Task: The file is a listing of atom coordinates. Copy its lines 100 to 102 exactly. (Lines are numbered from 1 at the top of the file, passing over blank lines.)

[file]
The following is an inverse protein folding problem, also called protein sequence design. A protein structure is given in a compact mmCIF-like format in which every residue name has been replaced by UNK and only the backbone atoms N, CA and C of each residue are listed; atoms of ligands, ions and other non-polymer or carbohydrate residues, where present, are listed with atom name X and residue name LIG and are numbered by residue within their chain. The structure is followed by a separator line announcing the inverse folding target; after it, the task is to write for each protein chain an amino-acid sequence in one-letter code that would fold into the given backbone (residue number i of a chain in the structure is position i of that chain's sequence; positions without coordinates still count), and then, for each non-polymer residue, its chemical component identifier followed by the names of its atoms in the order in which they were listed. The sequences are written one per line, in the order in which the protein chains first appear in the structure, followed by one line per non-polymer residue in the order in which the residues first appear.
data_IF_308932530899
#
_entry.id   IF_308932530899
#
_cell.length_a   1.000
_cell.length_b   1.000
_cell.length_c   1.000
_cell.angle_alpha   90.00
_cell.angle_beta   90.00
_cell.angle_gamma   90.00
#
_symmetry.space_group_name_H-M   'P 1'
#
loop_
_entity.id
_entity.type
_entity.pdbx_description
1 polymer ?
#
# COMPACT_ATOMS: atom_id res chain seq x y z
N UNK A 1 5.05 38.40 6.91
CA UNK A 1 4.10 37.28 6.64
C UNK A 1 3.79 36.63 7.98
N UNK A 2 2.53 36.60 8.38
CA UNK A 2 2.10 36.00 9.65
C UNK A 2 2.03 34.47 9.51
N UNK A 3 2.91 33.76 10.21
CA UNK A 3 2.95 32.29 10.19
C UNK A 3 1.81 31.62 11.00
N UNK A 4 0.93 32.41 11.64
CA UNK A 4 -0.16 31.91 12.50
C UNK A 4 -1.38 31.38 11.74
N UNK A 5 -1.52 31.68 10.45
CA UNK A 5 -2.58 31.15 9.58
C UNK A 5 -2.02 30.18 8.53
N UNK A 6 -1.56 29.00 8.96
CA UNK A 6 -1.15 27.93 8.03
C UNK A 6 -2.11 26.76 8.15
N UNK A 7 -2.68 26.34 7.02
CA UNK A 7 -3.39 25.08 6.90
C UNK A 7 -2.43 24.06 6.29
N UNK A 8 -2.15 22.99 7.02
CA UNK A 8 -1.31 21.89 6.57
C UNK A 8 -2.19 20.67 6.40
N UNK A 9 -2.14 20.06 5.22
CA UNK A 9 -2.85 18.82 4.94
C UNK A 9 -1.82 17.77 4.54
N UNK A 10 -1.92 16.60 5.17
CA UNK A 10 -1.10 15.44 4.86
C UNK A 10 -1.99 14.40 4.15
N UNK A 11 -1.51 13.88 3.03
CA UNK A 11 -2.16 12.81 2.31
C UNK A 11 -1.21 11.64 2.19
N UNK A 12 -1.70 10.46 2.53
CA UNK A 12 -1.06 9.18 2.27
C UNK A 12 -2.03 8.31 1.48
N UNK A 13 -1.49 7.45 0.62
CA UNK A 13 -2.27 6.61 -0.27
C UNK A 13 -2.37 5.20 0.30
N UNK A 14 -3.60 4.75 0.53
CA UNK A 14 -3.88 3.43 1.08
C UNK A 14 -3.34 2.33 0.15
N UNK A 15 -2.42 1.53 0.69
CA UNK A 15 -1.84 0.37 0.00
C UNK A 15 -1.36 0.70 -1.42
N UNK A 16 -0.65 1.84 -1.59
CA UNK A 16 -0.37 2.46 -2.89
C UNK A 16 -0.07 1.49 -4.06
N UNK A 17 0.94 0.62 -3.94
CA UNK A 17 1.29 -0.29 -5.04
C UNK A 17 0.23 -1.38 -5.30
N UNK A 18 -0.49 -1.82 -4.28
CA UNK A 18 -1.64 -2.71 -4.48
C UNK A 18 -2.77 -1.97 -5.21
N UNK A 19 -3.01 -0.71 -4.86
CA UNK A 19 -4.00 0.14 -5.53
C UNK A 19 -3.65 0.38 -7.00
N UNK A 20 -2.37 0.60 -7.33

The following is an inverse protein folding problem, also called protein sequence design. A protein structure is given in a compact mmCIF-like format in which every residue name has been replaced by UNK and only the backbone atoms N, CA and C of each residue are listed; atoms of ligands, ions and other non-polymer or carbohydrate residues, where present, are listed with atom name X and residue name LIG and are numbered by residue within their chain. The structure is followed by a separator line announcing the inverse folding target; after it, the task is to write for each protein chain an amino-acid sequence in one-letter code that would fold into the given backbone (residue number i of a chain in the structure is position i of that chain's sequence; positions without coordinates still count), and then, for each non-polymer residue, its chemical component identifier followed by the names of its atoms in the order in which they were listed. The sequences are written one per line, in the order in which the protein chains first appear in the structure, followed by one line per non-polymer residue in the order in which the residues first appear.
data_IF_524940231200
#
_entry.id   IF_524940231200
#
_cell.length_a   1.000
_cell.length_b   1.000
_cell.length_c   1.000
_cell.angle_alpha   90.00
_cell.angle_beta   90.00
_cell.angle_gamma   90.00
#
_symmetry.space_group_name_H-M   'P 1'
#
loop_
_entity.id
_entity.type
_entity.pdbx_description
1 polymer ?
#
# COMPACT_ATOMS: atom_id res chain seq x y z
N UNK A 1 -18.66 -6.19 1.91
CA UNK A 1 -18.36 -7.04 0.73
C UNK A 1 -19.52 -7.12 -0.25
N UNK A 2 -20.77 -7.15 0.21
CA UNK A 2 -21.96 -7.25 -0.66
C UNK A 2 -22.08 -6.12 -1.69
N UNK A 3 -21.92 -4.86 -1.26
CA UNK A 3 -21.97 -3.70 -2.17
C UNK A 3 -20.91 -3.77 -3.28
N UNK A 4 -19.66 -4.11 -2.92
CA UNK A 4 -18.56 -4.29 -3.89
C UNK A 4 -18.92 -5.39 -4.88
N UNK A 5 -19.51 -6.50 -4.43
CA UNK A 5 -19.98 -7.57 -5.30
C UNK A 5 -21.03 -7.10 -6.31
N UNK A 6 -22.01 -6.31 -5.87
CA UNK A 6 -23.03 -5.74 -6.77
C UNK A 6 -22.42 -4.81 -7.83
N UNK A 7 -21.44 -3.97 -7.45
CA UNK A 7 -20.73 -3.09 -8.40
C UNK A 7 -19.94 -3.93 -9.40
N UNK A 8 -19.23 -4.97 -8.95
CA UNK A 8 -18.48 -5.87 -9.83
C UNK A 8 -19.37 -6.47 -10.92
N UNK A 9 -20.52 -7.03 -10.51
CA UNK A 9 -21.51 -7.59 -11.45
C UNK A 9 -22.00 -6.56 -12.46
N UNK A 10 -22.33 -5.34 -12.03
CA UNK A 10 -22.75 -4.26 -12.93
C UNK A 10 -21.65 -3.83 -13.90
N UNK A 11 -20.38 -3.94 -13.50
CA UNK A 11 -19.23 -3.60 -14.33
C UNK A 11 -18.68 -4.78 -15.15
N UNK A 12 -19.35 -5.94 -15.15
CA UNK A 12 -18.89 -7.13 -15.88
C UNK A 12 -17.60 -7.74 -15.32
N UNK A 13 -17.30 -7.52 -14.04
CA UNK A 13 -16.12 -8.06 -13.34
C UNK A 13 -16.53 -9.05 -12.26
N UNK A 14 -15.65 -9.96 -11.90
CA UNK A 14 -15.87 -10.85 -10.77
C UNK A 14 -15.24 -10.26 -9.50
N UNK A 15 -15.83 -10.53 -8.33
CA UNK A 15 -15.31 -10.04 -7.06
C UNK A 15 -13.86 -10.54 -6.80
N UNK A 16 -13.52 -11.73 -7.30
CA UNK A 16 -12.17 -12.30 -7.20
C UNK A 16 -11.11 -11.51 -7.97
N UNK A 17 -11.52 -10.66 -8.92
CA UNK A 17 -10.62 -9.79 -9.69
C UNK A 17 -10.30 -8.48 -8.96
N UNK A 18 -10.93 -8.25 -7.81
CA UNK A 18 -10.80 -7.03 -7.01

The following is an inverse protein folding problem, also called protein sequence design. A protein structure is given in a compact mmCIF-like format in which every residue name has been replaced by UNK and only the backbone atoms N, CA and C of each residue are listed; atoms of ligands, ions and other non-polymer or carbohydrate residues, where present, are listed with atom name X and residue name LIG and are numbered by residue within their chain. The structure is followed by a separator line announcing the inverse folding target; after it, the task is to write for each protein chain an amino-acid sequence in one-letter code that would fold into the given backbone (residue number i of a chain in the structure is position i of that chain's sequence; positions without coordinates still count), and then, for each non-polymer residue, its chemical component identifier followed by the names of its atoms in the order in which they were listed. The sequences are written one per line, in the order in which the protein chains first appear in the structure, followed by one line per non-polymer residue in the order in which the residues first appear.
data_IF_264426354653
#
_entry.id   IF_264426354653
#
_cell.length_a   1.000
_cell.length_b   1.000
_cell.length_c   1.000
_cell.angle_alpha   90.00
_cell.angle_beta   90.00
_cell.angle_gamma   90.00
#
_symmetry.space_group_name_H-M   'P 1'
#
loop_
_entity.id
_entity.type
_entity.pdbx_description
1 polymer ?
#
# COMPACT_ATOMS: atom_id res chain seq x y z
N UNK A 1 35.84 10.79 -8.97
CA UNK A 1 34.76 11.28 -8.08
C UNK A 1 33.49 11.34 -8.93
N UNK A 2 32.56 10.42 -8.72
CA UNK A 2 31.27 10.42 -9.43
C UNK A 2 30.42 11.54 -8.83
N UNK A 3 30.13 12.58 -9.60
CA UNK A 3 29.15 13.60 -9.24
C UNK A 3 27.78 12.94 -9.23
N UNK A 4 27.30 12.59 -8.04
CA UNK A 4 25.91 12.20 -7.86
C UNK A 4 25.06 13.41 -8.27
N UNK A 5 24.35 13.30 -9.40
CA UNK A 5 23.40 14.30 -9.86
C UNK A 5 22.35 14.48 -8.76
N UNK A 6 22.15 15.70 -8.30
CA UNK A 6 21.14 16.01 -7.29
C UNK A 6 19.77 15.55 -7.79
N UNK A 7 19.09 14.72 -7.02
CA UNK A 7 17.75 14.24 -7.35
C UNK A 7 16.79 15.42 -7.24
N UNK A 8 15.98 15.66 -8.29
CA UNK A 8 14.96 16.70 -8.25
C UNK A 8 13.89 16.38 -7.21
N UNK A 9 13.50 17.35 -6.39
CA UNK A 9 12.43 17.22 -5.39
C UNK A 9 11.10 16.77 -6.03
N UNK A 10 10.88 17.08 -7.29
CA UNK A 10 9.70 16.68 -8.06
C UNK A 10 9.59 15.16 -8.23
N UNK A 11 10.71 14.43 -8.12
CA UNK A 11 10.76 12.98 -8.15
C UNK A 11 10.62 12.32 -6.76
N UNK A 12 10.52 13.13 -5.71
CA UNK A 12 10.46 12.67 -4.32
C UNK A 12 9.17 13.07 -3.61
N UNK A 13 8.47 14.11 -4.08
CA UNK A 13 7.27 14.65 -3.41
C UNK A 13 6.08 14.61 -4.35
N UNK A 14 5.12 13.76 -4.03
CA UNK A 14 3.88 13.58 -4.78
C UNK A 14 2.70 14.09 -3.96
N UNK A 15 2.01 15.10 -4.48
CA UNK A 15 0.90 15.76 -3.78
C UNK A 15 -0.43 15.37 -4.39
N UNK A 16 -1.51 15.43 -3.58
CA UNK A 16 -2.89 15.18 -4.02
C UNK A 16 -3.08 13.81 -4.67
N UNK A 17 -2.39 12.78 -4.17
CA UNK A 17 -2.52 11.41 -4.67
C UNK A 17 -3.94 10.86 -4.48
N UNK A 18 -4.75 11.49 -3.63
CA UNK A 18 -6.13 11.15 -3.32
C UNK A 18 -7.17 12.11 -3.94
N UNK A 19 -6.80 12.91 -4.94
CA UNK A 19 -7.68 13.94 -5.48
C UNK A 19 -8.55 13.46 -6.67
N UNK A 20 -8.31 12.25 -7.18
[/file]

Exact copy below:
# COMPACT_ATOMS: atom_id res chain seq x y z
N UNK A 1 -18.66 -6.19 1.91
CA UNK A 1 -18.36 -7.04 0.73